Google’s Gmail – a Different Sort of Email

Google brilliantly figured out email is the way to go. Not only that, they went above and beyond the call of duty by presenting everyone with 2249 MB – 2 GB – of space. It was much better than Yahoo’s email of only 4 MB of free space and Hotmail who only was giving away a measly 2 MB of email space.

To keep up with demand, Yahoo and Hotmail both now provide more space, Hotmail giving you more space only after being with them for some time and Yahoo’s is instantly, except Yahoo only offers one GB (One Gigabyte) of space.

But was Google’s idea of email too strange for an average user?

After a few months of using Gmail, Google’s email service, it’s quickly apparent it is not your ordinary email box.

For example, the only way to actually get into Gmail was by invitation only. Albeit, this service is still considered beta, but the project has been going on quite a while, since early 2004. In the beginning, those coveted invitations were actually being sold, the average being $50 per invitation. I really don’t blame anyone trying to sell them, the people actually buying one is whom I really wonder about. It’s free email. They couldn’t wait for someone to send them an invitation by asking nicely?

Quickly catching on, Google stated they would begin closing accounts from anyone attempting to sell invitations. After a while, everyone seemed to stop. Then swapping for little things begun and eventually, people began simply giving them away, to anyone who might want one.

I myself have given away over 50, with 50 invitations still left to give. It would seem that even after a year of being online, Gmail still likes their ‘invitation only’ policy. I think it would be ridiculous to ask someone, who might be new to the Internet, to go out and find someone and ask for a Gmail account. But then, maybe that is how Gmail has become so infamous online.

Once you do happen to get an invitation, the sign up was fairly simple and easy to use.

Initially, it all looks really good. No more banner ads! Yahoo and Hotmail should take notes. A few text ads are fine with me, I don’t expect free email without getting some sort of advertising in return. Best of all, it’s Google’s own relevant ads. Ads that read your email? It reads the contents and then spurts out a couple of ads the computer thinks is related to your reading subject matter. This might be something paranoid users might consider spyware, but I think it works very well.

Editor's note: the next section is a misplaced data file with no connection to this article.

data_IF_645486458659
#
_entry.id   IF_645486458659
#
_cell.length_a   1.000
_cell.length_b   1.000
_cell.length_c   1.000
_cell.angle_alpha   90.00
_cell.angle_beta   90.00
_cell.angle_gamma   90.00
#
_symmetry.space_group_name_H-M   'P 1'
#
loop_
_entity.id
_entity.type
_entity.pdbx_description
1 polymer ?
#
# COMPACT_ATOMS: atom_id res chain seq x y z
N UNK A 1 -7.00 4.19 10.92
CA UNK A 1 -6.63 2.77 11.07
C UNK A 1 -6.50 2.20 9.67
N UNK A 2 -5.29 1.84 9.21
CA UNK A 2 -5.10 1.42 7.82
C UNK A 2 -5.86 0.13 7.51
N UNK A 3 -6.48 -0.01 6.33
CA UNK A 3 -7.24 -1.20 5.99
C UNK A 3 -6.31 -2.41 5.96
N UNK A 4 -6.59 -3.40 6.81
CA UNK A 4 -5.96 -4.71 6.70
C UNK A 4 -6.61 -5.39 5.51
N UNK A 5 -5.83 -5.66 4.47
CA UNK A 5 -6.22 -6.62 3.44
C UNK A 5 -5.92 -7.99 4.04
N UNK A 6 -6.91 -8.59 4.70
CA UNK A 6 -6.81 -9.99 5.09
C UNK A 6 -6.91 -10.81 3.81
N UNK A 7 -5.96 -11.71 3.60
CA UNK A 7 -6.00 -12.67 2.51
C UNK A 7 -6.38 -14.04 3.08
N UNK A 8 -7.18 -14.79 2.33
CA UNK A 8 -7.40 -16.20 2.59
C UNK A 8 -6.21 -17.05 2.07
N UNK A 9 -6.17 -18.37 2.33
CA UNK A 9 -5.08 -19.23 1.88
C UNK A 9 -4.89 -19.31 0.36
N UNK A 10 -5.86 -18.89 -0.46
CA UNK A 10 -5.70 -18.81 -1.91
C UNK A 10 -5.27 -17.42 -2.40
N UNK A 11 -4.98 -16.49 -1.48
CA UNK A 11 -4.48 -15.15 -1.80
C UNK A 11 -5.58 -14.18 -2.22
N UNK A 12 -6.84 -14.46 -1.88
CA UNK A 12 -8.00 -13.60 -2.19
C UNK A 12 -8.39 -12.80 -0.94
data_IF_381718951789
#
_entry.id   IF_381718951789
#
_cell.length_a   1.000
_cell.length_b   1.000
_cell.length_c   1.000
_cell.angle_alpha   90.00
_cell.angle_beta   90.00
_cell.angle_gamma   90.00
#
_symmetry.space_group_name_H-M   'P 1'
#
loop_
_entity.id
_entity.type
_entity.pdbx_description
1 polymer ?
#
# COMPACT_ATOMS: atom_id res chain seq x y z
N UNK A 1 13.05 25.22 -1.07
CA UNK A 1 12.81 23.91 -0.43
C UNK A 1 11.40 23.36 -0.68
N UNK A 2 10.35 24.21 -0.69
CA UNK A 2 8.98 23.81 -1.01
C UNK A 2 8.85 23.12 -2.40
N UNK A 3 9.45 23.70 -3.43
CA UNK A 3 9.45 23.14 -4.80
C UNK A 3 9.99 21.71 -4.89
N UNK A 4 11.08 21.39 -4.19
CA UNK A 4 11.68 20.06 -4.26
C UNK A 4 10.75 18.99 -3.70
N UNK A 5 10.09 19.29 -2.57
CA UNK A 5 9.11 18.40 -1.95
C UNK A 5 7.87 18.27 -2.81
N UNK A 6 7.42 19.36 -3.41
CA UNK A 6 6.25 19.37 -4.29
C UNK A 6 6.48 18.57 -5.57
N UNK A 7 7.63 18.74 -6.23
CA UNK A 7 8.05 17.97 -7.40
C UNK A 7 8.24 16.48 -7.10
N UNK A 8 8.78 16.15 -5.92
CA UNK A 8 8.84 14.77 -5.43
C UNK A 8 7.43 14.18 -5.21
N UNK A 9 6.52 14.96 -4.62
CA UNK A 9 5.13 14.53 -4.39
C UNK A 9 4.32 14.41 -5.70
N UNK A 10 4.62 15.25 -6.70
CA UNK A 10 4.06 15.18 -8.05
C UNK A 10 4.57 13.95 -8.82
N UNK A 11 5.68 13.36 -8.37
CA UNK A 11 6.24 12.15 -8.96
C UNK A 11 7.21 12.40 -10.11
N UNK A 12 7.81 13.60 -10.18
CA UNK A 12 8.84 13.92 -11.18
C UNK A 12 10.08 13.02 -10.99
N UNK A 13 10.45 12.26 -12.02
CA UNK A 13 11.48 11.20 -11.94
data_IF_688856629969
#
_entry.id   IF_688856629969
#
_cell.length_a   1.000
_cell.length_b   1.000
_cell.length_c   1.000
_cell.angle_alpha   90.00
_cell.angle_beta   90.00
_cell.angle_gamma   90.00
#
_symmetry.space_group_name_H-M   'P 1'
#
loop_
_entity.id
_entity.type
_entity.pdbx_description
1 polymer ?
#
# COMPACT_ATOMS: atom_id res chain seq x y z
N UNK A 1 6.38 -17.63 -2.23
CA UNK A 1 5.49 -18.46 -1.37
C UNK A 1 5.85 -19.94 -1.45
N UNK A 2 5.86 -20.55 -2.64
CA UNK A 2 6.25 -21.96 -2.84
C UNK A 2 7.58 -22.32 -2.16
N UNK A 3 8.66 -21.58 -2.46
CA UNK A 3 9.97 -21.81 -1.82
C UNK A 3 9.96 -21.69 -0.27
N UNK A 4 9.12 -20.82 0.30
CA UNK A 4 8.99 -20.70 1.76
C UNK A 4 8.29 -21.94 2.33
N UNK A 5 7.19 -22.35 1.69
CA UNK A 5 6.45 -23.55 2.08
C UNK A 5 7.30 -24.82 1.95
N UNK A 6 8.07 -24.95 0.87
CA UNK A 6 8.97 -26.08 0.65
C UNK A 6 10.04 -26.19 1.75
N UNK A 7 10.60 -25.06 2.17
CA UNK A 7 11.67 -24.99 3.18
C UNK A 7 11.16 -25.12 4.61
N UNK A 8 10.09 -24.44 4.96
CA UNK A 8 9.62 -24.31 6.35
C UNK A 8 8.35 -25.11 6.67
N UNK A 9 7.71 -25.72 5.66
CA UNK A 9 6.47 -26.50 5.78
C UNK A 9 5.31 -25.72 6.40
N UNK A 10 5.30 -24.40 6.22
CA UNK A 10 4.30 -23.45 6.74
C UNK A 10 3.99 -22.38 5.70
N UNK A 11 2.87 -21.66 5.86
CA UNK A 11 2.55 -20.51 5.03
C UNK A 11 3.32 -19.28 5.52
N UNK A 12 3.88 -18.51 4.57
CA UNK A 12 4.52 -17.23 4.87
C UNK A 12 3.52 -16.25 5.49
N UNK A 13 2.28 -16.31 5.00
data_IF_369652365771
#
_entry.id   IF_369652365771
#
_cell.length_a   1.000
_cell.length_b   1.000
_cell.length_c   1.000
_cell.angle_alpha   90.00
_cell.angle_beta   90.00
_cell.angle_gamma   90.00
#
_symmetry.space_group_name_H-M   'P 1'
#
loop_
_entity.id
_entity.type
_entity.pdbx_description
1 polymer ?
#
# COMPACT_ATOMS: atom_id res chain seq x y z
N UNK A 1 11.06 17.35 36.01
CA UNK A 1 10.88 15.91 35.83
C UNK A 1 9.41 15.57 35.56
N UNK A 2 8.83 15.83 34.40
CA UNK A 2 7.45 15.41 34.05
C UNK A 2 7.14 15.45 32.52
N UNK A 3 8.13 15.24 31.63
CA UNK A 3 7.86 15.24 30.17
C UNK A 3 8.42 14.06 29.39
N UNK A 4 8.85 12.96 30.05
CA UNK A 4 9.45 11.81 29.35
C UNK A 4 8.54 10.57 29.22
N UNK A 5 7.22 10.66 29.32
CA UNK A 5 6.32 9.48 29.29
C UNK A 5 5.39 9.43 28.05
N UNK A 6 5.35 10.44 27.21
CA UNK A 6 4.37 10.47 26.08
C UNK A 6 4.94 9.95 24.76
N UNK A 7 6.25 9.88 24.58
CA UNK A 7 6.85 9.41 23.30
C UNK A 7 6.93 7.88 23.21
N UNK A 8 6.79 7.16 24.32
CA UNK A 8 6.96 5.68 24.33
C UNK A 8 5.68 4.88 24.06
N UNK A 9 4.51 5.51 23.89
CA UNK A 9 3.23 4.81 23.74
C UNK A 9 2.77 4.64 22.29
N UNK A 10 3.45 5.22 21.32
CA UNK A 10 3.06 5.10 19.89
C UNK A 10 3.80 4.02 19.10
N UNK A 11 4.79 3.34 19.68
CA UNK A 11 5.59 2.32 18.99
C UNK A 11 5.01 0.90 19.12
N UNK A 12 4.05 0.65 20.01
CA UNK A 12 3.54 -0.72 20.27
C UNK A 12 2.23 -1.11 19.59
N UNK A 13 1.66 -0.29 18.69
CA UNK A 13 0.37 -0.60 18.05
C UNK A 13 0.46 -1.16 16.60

The problem really comes after a few months of using the email, and realizing you’ve got at least 2000 emails sitting in a great big lump, and one of them has that password to eBay you meant to remember, but simply couldn’t. Doing a search is fine for something like that I guess, but what if you are looking for an email from someone you can’t remember, or for a website you’ve not visited in three months?

You can sort through Gmail, though they do boast you never have to throw anything away because there is just so much space. You can put labels on any email, sort of like putting them into folders except that the emails all stay in the same inbox. You can simply click on any labeled category and Gmail searches and locates those particular emails quickly. So you will always have 2000 emails in your mailbox, if you don’t throw any of them away.

You can star any emails that are really important. Finding emails that are starred are easy, except when you’ve starred nearly a forth of all your emails. Starring emails actually does make it easier if you limit it and label the rest. But it still leaves a large clump of emails in your inbox.

The confusion really sets in when you get new email from people who have emailed you before. It’s sort of like having a folder for each email. Gmail keeps all emails coming from an email and sent to an email in one place. It does save time by combining every email you write to Bob, and keeps your letters in place too so you can check back in the conversation to see what Bob wrote before. The whole conversation gets dragged back up to the top when the person writes back. It’s a unique feature, and anyone who is used to Yahoo or Hotmail might have to take a short eon to get used to this.

Still, it’s not a bad deal. So much space, so many angles and ways to organize. Gmail even lets you use your Microsoft Outlook program to collect your email. If you are used to folders and your own method of storage, Gmail’s Help link can show you exactly how to set up your Outlook program to accept your Gmail emails.

If you’ve been using Yahoo and Hotmail for years, it’ll be a different experience switching to Gmail. If you do happen along an invitation, trying it out may prove confusing until you figure out the new way to sort files. In the end, it’s not a bad addition to Google’s array of services. Hopefully, it’ll be out of beta testing soon so anyone who wants one can have a Gmail account of their own.

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